Can Gum Disease Make COVID-19 More Deadly?
One of the more concerning issues around COVID-19 is its wide range of outcomes in people who get the disease. Some recover fairly quickly while others, with what is being referred to as “long Covid” can experience months of post-infection symptoms.
New research by McGill University in Montreal, Canada, has found a strong link between periodontitis, a common form of gum disease, and severe COVID-19 outcomes.
The study has found a link between gums with inflammation and infection and COVID-19 complications and deaths. Periodontitis produces an inflammatory response that may spread through the body and the study has indicated that people with periodontitis were 8.8 times more likely to die of COVID-19.
What Is Periodontitis?
According to the European Federation of Periodontology, Periodontitis is a chronic inflammatory disease that is triggered by bacterial microorganisms and involves a severe chronic inflammation that causes the destruction of the tooth-supporting apparatus and can lead to tooth loss. It can also lead to other health problems.
Periodontitis always begins with inflammation of the gums, known as gingivitis. This inflammation – usually involving reddened or swollen gums and bleeding when brushing teeth or biting on food – is the body’s response to bacteria that have been allowed to accumulate on the teeth.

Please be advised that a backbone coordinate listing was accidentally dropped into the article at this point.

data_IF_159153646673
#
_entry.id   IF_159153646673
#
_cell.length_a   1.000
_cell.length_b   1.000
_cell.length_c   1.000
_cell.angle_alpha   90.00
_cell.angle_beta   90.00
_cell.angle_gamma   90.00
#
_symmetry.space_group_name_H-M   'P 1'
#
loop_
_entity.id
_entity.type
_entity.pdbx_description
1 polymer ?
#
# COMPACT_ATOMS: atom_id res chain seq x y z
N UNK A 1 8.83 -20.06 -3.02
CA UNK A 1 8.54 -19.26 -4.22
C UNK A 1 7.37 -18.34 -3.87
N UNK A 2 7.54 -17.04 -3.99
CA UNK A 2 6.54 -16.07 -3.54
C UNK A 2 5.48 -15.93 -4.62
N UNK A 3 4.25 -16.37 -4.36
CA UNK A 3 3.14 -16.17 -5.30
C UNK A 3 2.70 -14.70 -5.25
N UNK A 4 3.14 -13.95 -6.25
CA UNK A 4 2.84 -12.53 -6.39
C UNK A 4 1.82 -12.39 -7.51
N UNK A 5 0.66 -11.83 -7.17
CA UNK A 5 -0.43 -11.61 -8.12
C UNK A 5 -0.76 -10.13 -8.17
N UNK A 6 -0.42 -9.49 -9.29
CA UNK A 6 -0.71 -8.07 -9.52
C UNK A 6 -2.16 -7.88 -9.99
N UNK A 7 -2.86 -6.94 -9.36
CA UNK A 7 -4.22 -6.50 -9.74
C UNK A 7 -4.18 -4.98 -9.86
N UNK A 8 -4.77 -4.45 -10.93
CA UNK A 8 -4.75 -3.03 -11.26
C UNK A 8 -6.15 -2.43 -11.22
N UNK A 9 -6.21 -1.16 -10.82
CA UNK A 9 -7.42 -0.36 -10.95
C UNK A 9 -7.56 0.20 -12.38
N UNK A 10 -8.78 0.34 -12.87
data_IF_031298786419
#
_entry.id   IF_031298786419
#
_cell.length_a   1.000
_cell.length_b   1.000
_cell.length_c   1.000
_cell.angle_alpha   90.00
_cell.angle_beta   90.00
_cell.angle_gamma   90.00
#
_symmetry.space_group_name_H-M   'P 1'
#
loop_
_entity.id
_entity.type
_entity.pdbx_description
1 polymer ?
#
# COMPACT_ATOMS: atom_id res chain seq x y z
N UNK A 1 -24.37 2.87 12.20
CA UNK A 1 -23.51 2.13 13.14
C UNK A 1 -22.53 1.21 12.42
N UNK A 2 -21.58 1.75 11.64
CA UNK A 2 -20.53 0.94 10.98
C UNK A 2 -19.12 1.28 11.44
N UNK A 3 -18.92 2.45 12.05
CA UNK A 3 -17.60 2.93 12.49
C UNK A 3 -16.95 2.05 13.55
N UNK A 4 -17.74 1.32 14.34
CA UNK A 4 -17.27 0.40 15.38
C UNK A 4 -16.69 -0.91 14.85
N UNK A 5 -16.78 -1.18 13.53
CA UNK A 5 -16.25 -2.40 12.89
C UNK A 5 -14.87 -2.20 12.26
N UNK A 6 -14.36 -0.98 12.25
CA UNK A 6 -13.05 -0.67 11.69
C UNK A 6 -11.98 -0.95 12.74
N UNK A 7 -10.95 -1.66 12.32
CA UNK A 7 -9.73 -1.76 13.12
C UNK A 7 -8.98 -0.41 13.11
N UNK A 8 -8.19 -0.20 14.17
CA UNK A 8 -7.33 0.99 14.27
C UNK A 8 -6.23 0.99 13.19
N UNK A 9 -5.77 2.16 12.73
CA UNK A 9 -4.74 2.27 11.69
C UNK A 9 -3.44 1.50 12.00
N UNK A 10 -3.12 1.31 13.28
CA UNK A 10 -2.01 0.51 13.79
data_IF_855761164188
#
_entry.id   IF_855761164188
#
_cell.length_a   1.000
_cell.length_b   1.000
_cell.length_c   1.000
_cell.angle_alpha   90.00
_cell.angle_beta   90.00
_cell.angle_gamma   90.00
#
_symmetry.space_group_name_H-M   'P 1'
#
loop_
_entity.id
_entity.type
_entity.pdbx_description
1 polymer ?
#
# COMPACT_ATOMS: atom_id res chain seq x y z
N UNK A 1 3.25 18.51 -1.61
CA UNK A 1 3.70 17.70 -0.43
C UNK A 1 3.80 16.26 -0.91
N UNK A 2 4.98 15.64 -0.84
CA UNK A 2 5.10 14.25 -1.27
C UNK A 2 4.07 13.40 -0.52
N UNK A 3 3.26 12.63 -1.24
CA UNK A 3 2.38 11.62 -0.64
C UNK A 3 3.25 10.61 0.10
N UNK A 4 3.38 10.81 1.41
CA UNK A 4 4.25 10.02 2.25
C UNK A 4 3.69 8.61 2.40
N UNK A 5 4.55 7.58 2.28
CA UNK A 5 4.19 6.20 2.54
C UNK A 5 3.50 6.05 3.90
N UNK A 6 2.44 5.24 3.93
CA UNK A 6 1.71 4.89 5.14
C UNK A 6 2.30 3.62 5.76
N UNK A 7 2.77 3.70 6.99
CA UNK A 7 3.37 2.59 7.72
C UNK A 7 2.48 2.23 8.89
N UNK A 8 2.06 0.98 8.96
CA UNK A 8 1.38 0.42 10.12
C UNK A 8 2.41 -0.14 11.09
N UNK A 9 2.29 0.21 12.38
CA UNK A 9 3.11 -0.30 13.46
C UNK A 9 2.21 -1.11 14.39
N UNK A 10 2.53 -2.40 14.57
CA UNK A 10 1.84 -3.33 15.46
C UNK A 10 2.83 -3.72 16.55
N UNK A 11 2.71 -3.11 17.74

This inflammation can then spread to below the gums and along the roots of the teeth. This can cause permanent damage to the tissues (or “periodontal ligament”) around the teeth and to the supporting bone. Teeth start to loosen and can eventually be lost.
This can then lead to problems with chewing food and with speaking, as well as causing aesthetic damage to your smile.
Around 40 percent of people suffer from periodontitis. Among adults, it is estimated that around 70% of tooth loss is caused by periodontitis.
How Can Periodontitis Be Treated?
Periodontitis can be prevented by looking after your teeth and gums. Most gum diseases can be prevented by:
- Brushing your teeth at least twice a day, for at least two minutes, using a manual or an electric toothbrush.
- Cleaning between teeth at least once a day using interdental brushes (also known as interproximal brushes) and dental floss if the gaps are too small for brushes.
You may need to use differently sized brushes for differently sized gaps. This interdental cleaning should be done before brushing your teeth.
- Antiseptic mouthwashes can also be used as they can prevent plaque accumulation for up to 12 hours.
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Cynthia Lofquist, R.D.A.
Dental Assisting Program Chair
Concorde Career Institute